- Research the market
- Identify your target audience
- Establish clear goals
- Develop a strategy
- Estimate your costs and budget
- Find guest speakers
- Define your revenue streams
- Legalize your business
- Plan the event details
- Market your event
As a seminar professional, you can choose from several business models. Depending on your skills and experience, you may act as a trainer or speaker, work as a promoter or do both. It's not uncommon to see business owners holding seminars at which they work directly with their audience but also hire other people to do the speaking.
Planning Is Paramount
Every detail matters when it comes to starting a seminar business. It's important to set clear objectives for your seminar, decide on the topics that will be discussed and estimate your expenses. Always choose the topics with your target audience in mind. Ask yourself:
- What does your audience want to learn?
- What's your customers' age, profession, education level and income?
- How much do they know about the topic?
- What do they expect to gain from attending your event?
- Why are these people important for your business?
If you're planning a big event, you may need to seek financing. Once you've identified the speakers for your event, inquire about their rates and conditions. Plan the event details, including the date and time, location, program, materials, logistics, suppliers, promotion and giveaways and consider any foods or refreshments that will be available at your event. Determine how you will promote the event and set up a website at the least.
Each of these aspects involves certain costs. One way to reduce your expenses is to barter for goods and services. More than 470,000 businesses in the U.S. actively participate in barter to keep their costs low, and you can do it too. For example, if your seminar will feature influential speakers, you may reach out to hotels and other venues. Ask them to host your event for free or give you a discount in exchange for exposure and brand awareness — it's a win-win for both parties.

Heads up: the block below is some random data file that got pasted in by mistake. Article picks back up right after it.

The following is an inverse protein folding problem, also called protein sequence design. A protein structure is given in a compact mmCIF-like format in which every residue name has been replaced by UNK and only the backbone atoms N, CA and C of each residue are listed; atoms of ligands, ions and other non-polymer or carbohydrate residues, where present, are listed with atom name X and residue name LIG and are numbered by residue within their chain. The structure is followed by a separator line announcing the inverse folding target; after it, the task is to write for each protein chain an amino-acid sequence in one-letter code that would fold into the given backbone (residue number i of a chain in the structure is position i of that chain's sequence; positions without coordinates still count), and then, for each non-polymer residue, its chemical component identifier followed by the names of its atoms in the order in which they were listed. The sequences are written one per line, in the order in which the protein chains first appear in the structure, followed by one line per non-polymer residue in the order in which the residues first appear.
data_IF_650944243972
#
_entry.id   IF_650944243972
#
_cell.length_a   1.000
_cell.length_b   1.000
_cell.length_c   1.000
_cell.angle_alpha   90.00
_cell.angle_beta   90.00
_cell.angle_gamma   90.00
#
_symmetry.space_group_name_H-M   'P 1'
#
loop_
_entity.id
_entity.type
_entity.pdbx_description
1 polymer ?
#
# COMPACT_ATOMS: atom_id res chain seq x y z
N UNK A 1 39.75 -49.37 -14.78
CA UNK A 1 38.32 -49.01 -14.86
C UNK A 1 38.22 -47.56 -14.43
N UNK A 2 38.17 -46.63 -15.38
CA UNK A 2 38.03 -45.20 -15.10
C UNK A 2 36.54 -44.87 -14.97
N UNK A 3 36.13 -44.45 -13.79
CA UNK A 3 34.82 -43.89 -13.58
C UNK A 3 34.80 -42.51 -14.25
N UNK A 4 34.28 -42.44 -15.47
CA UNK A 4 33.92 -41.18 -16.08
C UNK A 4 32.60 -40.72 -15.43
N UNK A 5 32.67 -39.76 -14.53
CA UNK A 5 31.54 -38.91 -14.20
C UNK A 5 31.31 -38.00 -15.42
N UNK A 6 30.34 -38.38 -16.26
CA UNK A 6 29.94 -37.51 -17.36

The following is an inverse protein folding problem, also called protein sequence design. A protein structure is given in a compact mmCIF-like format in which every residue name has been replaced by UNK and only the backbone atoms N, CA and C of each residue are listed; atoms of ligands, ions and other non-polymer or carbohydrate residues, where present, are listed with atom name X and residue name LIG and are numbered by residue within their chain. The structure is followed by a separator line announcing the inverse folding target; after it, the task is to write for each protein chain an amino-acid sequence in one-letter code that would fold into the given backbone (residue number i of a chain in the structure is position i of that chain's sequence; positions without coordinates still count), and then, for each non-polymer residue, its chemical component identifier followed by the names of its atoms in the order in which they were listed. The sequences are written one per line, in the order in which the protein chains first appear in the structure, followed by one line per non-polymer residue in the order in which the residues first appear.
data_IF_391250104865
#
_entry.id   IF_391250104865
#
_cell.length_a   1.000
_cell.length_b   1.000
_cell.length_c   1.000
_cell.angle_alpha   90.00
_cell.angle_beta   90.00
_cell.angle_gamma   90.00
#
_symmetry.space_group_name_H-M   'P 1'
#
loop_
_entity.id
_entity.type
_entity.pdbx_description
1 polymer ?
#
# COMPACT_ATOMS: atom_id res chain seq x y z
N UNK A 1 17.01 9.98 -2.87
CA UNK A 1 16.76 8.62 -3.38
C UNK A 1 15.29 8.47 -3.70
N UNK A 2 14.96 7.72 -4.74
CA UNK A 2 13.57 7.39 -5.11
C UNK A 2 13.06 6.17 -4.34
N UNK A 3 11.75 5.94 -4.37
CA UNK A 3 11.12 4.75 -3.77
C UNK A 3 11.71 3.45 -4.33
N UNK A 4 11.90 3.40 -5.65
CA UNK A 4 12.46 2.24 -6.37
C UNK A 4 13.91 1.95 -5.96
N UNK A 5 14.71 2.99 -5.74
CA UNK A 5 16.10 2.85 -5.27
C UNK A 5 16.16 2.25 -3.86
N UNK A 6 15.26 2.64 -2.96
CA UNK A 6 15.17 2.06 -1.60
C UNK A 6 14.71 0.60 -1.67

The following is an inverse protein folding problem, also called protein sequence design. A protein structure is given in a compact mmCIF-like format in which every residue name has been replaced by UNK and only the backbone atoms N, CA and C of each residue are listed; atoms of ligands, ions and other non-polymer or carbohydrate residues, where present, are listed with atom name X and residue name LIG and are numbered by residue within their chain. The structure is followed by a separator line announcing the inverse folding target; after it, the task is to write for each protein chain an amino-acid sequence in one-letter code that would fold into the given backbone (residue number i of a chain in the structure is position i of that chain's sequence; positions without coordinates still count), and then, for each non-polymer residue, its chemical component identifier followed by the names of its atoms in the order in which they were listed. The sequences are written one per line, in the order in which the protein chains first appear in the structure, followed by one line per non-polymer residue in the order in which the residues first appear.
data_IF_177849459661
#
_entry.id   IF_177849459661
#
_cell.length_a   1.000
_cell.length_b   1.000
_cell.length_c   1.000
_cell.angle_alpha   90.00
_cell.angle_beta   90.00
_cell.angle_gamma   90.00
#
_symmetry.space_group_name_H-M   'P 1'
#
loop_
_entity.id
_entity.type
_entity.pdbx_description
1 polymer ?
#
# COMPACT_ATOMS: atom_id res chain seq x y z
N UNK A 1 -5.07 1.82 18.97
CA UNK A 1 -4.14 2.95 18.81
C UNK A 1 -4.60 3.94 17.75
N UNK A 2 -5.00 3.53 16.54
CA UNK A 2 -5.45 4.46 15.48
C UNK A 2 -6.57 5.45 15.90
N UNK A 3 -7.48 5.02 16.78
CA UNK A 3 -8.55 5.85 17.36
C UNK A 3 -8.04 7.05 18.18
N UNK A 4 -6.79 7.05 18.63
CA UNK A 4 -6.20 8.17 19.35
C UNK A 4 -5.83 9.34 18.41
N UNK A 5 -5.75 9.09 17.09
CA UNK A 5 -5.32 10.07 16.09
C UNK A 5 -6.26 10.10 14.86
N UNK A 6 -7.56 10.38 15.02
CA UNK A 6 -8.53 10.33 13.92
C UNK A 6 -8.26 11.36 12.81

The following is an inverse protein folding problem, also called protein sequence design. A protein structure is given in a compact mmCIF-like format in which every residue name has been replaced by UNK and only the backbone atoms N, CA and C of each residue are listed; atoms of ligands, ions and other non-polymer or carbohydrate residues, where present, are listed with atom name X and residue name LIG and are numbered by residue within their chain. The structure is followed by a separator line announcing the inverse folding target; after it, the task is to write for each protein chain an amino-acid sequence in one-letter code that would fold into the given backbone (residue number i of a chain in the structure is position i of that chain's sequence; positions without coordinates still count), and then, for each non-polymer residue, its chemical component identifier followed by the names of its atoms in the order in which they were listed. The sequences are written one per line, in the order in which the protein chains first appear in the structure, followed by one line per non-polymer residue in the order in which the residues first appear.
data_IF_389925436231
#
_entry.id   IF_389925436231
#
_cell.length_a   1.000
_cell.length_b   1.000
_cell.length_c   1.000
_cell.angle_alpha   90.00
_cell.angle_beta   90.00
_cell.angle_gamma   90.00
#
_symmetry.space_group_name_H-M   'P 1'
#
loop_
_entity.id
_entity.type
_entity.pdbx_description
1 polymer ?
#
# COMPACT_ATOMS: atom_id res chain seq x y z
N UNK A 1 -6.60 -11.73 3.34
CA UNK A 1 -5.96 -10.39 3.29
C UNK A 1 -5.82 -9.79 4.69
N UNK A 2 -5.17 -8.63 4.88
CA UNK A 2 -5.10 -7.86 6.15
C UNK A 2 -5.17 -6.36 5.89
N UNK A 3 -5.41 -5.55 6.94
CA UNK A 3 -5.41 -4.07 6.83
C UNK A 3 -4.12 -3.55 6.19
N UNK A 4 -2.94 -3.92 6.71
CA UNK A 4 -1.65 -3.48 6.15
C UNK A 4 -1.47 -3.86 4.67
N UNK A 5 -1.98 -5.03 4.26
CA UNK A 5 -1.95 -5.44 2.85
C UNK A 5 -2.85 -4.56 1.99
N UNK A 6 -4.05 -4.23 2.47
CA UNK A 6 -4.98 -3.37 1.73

Tackle the Legal Aspects
While it's not required to have any formal credentials to start a seminar business, you do need to register your company with the state, pay taxes and obtain business licenses. However, having a diploma or a certificate won't hurt, and it may actually boost your credibility and help you avoid legal trouble later on. If, say, you plan to cover health-related topics, it helps to have a health care and science degree or hire speakers with a medical background.
Research the legal aspects before you make a business plan. Decide whether you want to operate as a sole proprietorship or a limited liability company. The first option involves less paperwork and lower costs. You can also form a partnership.
You will also need to register with the IRS and get a tax ID number, or EIN. If you opt for a sole proprietorship, you may use your Social Security number instead and file annual tax returns. However, you will need an EIN in case you decide to hire employees. Business licensing requirements vary from state to state, so contact your local chamber of commerce to determine what licenses and permits you need.
- Meetings Mean Business: The Invisible Industry Delivering Big for the U.S. Economy - Face-To-Face Meetings and Business Events
- Conference Monkey: What's the Difference Between a Conference, a Seminar, a Workshop and a Symposium?
- Barter Business Unlimited: What Is Barter?
- U.S. Small Business Administration: Choose a Business Structure
- IRS: Self-Employed Individuals Tax Center
- Eventbrite: Your Seminar Planning Checklist - 16 Steps to Success
- efrontlearning: 6+1 Tips On Starting A Successful Training Business
- The Training & Development World: Do I Need Formal Credentials to Run a Training Business?
- Inc.: How to Start a Successful Coaching and Training Business
- Bright Knowledge: How Do Seminars Work?
- Training Industry: 10 Things You Must Do When Starting Your Training Company